First published: 2016/02/01 (8 years ago) Abstract: We study the problem of visualizing large-scale and high-dimensional data in
a low-dimensional (typically 2D or 3D) space. Much success has been reported
recently by techniques that first compute a similarity structure of the data
points and then project them into a low-dimensional space with the structure
preserved. These two steps suffer from considerable computational costs,
preventing the state-of-the-art methods such as the t-SNE from scaling to
large-scale and high-dimensional data (e.g., millions of data points and
hundreds of dimensions). We propose the LargeVis, a technique that first
constructs an accurately approximated K-nearest neighbor graph from the data
and then layouts the graph in the low-dimensional space. Comparing to t-SNE,
LargeVis significantly reduces the computational cost of the graph construction
step and employs a principled probabilistic model for the visualization step,
the objective of which can be effectively optimized through asynchronous
stochastic gradient descent with a linear time complexity. The whole procedure
thus easily scales to millions of high-dimensional data points. Experimental
results on real-world data sets demonstrate that the LargeVis outperforms the
state-of-the-art methods in both efficiency and effectiveness. The
hyper-parameters of LargeVis are also much more stable over different data
sets.
#### Introduction
* LargeVis - a technique to visualize large-scale and high-dimensional data in low-dimensional space.
* Problem relates to both information visualization and machine learning (and data mining) domain.
* [Link to the paper](https://arxiv.org/abs/1602.00370)
#### t-SNE
* State of the art method for visualization problem.
* Start by constructing a similarity structure from the data and then project the structure to 2/3 dimensional space.
* An accelerated version proposed that uses a K-nearest Neighbor (KNN) graph as the similarity structure.
* Limitations
* Computational cost of constructing KNN graph for high-dimensional data.
* Efficiency of graph visualization techniques breaks down for large data ($O(NlogN)$ complexity).
* Parameters are sensitive to the dataset.
#### LargeVis
* Constructs KNN graph (in a more efficient manner as compared to t-SNE).
* Uses a principled probabilistic model for graph visualization.
* Let us say the input is in the form of $N$ datapoints in $d$ dimensional space.
##### KNN Graph Construction
* Random projection tree used for nearest-neighborhood search in the high-dimensional space with euclidean distance as metric of distance.
* Tree is constructed by partitioning the entire space and the nodes in the tree correspond to subspaces.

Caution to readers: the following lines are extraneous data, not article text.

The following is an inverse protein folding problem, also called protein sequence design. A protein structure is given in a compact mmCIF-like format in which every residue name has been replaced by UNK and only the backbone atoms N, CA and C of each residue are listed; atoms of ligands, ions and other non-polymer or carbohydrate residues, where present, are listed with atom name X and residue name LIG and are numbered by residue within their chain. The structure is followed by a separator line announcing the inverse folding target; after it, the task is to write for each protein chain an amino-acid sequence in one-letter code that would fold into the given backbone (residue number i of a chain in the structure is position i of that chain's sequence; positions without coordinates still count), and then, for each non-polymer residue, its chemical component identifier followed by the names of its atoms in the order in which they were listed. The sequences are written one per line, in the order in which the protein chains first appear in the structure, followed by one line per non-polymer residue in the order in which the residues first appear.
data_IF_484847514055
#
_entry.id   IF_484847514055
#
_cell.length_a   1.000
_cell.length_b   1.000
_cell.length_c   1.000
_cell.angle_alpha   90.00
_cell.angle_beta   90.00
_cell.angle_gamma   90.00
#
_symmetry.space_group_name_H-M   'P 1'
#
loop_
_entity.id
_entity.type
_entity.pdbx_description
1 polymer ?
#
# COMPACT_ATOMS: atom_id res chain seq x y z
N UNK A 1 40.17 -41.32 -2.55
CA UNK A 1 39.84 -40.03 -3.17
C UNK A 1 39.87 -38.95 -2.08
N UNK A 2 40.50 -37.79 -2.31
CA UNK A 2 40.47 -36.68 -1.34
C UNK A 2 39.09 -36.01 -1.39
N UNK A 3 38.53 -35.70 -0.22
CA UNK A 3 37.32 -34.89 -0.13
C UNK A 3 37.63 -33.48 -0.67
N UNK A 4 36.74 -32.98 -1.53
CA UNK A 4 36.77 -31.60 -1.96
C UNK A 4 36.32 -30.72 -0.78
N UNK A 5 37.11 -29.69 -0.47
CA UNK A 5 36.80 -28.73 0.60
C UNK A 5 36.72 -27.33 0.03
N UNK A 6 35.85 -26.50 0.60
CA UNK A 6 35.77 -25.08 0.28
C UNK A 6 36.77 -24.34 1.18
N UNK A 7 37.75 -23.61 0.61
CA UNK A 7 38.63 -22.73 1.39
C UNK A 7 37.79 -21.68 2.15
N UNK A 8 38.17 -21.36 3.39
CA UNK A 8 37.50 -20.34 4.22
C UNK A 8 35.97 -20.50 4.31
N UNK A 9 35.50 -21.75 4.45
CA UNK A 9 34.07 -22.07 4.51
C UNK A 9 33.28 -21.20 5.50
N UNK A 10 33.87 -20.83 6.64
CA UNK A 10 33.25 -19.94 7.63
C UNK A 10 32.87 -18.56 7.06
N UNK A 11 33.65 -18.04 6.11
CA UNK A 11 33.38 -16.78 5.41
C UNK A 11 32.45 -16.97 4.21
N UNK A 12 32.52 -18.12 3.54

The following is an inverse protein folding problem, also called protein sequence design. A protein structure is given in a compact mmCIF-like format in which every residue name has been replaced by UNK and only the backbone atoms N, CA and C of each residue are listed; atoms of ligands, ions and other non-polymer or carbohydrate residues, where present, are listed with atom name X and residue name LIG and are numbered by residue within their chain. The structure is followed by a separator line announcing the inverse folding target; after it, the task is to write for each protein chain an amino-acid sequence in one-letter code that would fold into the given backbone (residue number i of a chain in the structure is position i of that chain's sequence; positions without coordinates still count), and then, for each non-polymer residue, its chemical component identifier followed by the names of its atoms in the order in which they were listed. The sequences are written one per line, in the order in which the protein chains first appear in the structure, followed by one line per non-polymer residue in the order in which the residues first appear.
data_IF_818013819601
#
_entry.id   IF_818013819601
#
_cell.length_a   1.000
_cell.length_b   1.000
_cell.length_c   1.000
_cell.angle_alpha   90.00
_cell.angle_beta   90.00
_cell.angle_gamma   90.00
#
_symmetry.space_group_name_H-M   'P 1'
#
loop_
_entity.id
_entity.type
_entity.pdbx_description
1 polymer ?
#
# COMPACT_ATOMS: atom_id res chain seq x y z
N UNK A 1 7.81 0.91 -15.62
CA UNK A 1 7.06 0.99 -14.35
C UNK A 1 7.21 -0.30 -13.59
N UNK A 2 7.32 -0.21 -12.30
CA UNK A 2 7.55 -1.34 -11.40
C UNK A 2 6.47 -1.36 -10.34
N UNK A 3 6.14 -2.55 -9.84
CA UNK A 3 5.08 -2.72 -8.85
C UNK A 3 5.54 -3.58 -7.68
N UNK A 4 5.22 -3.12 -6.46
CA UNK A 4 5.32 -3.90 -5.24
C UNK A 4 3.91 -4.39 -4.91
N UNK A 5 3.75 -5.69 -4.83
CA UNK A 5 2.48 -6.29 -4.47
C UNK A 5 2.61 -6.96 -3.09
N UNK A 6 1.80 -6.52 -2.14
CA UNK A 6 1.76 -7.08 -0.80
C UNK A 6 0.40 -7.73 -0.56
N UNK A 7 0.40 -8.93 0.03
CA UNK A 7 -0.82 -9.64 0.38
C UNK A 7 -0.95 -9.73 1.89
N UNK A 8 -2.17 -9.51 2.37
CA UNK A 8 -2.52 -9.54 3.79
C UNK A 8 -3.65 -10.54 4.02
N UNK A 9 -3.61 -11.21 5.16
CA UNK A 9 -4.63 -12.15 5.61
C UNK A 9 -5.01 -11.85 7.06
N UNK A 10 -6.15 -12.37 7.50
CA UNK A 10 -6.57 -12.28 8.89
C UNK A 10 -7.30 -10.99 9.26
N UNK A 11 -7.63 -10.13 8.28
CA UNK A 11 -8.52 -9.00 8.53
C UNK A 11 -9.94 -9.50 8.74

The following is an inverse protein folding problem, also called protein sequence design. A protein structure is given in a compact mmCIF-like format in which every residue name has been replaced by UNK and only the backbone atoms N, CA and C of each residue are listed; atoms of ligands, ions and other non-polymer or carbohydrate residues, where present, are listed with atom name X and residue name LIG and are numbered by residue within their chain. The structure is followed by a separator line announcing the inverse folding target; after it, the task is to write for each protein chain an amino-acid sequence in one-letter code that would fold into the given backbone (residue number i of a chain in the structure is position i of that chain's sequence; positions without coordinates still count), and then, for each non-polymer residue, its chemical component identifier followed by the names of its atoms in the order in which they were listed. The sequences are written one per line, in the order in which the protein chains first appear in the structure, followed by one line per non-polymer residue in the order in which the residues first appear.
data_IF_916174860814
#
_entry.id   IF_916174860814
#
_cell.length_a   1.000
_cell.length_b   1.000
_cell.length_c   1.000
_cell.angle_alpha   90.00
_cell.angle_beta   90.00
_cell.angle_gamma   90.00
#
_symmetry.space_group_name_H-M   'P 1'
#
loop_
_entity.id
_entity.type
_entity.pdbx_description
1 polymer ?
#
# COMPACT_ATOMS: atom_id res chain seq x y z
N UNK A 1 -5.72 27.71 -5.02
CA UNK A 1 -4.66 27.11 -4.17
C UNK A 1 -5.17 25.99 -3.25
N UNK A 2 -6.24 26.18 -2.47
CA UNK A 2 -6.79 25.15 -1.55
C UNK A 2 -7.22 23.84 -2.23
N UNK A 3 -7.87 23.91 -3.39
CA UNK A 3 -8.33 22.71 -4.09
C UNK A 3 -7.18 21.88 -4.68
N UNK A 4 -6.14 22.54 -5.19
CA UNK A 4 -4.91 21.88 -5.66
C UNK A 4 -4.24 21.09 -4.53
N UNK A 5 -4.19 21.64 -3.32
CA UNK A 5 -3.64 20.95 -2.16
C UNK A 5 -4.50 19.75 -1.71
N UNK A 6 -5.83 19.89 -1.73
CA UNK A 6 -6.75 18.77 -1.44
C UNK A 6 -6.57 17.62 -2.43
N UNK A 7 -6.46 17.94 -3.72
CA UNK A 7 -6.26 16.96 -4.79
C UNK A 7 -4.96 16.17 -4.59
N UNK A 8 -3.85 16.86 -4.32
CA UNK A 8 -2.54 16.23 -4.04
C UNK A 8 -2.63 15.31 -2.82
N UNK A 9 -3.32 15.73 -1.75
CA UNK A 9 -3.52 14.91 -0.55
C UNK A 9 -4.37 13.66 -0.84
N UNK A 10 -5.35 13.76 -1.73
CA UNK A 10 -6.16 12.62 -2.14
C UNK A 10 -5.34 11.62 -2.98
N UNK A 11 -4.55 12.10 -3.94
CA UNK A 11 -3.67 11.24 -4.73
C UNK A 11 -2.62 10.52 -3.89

* For every non-leaf node of the tree, select a random hyperplane that splits the subspace (corresponding to the leaf node) into two children.
* This is done till the number of nodes in the subspace reaches a threshold.
* Once the tree is constructed, each data point gets assigned a leaf node and points in the subspace of the leaf node are the candidate nearest neighbors of that datapoint.
* For high accuracy, a large number of trees should be constructed (which increases the computational cost).
* The paper counters this bottleneck by using the idea "a neighbor of my neighbor is also my neighbor" to increase the accuracy of the constructed graph.
* Basically construct an approximate KNN graph using random projection trees and then for each node, search its neighbor's neighbors as well.
* Edges are assigned weights just like in t-SNE.
##### Probabilistic Model For Graph Visualization
* Given a pair of vertices, the probability of observing an edge between them is given as a function of the distance between the projection of the pair of vertices in the lower dimensional space.
* The probability of observing an edge with weight $w$ is given as $w_{th}$ power of probability of observing an edge.
* Given a weighted graph, $G$, the likelihood of the graph can be modeled as the likelihood of observed edges plus the likelihood of negative edges (vertex pairs without edges).
* To simplify the objective function, some negative edges are sampled corresponding to each vertex using a noisy distribution.
* The edges are sampled with probability proportional to their weight and then treated as binary edges.
* The resulting objective function can be optimized using asynchronous stochastic gradient descent (very effective on sparse graphs).
* The overall complexity is $O(sMN)$, $s$ is the dimension of lower dimensional space, $M$ is the number of negative samples and $N$ is the number of vertices.
#### Experiments
* Data is first preprocessed with embedding learning techniques like SkipGram and LINE and brought down to 100-dimensional space.
* One limitation is that the data is preprocessed to reduce the number of dimensions to 100. This seems to go against the claim of scaling for hundreds of dimensions.
* KNN construction is fastest for LargeVis followed by random projection trees, NN Descent, and vantage point trees (used in t-SNE).
* LargeVis requires very few iterations to create highly accurate KNN graphs.
* KNN Classifier is used to measure the accuracy of graph visualization quantitatively.
* Compared to t-SNE, LargeVis is much more stable with respect to learning rate across datasets.
* LargeVis benefits from its linear complexity (as compared to t-SNE's log linear complexity) and for default learning rate, outperforms t-SNE for larger datasets.